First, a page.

WASHINGTON (Reuters) – A U.S. diplomat told congressional investigators this week that he raised concerns about Hunter Biden’s position with a Ukrainian energy company in 2015, only to be turned away by an aide to then-Vice President Joe Biden, a person familiar with the testimony said on Friday.
FILE PHOTO: U.S. Vice President Joe Biden and his son Hunter Biden depart after a pre-inauguration church service in Washington, U.S., January 18, 2009. REUTERS/Jonathan Ernst/File Photo
Hunter Biden’s role here on the board of Burisma Holdings Ltd while his father was in the White House plays into a Democratic-led impeachment inquiry against President Donald Trump in the U.S. House of Representatives.
Late on Friday, the U.S. Department of Energy notified Congress that it would not comply with a subpoena and provide documents Democrats want to review, according to media reports. They are looking into contacts outgoing Energy Secretary Rick Perry has had with Ukraine.
The inquiry is focused on whether Trump may have withheld $391 million in U.S. security aid to Ukraine earlier this year until newly elected President Volodymyr Zelenskiy opened an investigation into the Bidens and into a discredited theory that Ukraine may have meddled in the 2016 U.S. elections.
American intelligence agencies concluded that it was Russia that used social media and other tools to secretly try to bolster Trump’s 2016 prospects against Democratic rival Hillary Clinton.
The U.S. diplomat, George Kent, who was the State Department’s deputy chief of mission in Ukraine, told congressional investigators on Tuesday that he became aware of Hunter Biden’s Burisma board seat in early 2015 and spoke to a Biden staffer about it.
At the time, Joe Biden’s other son, Beau, was dying from cancer.
“Kent testified that he raised this issue – the perception of a conflict of interest – that was problematic,” the source said. “What he was told by the Biden official was that Beau’s dying of cancer and they didn’t have any further bandwidth to deal with family issues.”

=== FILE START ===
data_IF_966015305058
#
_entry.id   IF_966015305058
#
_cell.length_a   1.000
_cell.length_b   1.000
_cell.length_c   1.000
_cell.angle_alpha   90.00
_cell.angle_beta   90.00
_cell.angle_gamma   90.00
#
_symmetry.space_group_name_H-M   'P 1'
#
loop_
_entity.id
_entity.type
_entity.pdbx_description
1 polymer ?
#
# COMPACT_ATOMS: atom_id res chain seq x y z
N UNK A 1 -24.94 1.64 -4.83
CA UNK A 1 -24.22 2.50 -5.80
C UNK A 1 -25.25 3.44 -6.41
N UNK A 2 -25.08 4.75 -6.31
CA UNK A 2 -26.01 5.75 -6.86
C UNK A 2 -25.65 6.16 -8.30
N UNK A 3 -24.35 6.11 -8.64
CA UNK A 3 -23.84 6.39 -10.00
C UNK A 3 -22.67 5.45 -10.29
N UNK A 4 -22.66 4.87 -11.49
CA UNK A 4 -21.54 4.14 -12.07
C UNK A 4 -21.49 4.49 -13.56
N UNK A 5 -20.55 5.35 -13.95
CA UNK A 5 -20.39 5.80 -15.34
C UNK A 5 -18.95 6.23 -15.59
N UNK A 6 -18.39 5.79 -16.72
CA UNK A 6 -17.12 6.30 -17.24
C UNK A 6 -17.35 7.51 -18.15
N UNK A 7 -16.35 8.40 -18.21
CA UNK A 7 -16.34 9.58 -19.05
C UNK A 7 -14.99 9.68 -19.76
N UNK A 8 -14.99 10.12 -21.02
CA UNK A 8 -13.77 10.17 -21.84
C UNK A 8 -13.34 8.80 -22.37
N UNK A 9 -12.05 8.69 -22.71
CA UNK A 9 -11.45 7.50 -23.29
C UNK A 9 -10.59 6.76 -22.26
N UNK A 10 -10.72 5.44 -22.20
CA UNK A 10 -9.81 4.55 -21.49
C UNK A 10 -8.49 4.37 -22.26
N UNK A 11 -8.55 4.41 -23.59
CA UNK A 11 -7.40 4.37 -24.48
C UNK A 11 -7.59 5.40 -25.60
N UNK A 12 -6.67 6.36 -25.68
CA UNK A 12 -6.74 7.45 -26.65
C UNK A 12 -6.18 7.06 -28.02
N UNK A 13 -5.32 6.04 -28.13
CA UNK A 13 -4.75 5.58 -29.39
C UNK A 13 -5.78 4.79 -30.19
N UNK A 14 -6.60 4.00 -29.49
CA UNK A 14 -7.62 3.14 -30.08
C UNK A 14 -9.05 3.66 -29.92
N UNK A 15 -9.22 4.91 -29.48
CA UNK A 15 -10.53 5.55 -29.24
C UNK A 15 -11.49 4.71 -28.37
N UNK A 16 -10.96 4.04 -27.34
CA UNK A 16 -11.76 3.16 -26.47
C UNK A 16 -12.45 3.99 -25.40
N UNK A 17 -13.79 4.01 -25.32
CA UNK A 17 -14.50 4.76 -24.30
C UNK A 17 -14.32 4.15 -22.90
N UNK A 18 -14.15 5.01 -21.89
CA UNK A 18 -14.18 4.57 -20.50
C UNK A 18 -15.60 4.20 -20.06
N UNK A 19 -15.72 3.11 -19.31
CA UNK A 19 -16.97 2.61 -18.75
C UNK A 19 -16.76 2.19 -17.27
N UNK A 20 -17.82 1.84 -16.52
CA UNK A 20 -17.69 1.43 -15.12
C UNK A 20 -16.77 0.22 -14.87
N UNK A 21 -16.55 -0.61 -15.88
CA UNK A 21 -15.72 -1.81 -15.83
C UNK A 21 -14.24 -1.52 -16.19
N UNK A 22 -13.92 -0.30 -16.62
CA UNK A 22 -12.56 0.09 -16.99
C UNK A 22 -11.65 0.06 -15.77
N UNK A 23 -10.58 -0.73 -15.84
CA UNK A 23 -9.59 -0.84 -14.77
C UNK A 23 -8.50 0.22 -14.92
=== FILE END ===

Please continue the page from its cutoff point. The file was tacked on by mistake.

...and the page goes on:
Hunter Biden’s role in Burisma coincided with a U.S. anti-corruption drive in Ukraine that emphasized the importance of avoiding conflicts of interest, the source said.
Trump and his personal lawyer Rudy Giuliani, without providing evidence, have accused the Bidens of corruption. Joe Biden is a leading contender here for the Democratic Party’s nomination to run against Republican Trump in the November 2020 election.
Andrew Bates, a spokesman for Biden’s presidential campaign, said in a statement that when he was vice president, “the U.S. made eradicating corruption a centerpiece of our policies toward Ukraine.”
House Democrats are looking into a July 25 phone call between Trump and Zelenskiy and whether Trump pressed Ukraine to investigate the Bidens.
House and Senate Democrats, meanwhile, have introduced legislation prohibiting funding for next year’s Group of Seven summit if it is held at a Trump-owned resort in southern Florida, as the U.S. president intends.
The decision has raised questions over whether Trump’s move could be an impeachable offense since the U.S. Constitution prohibits federal officials from receiving any gifts, payments or other things of value from foreign representatives, unless approved by Congress.
Trump calls the impeachment inquiry a “witch hunt” motivated by Democrats’ bitterness over his 2016 surprise victory.
Trump’s re-election campaign has begun selling T-shirts emblazoned with the words “Get Over It.”
NEW ROUND OF WITNESSES
Democratic Representative Gerry Connolly, who sat in on Kent’s testimony, told reporters this week that the diplomat also described a parallel foreign policy effort to sideline career diplomats on Ukraine and place relations with the country in the hands of U.S. Ambassador to the European Union Gordon Sondland, a Trump donor, Energy Secretary Perry and Trump’s then-special envoy to Ukraine Kurt Volker.
State Department diplomats, administration national security officials and a Defense Department Ukraine policy expert are due to testify to the House inquiry next week.
On Thursday, acting White House Chief of Staff Mick Mulvaney startled Washington when he told reporters that Trump’s decision to withhold the security aid from Ukraine was linked to Trump’s desire for Kiev to investigate a theory, long ago debunked, that a Democratic National Committee computer server was held in Ukraine.
Trump has denied that he ever used the American foreign aid as leverage to get Zelenskiy to look into U.S. political matters, but he has publicly urged both Ukraine and China to investigate the Bidens.
Meanwhile, U.S. House Republicans on Friday ramped up their demand that Democrats investigating Trump provide lawmakers with access to all materials gathered by the three committees during their closed-door interviews and depositions.
Reporting by David Morgan, additional reporting by Jeff Mason and Mark Hosenball in Washington and Trevor Hunnicutt in New York; Writing by Richard Cowan; Editing by Cynthia Osterman, Grant McCool and Daniel Wallis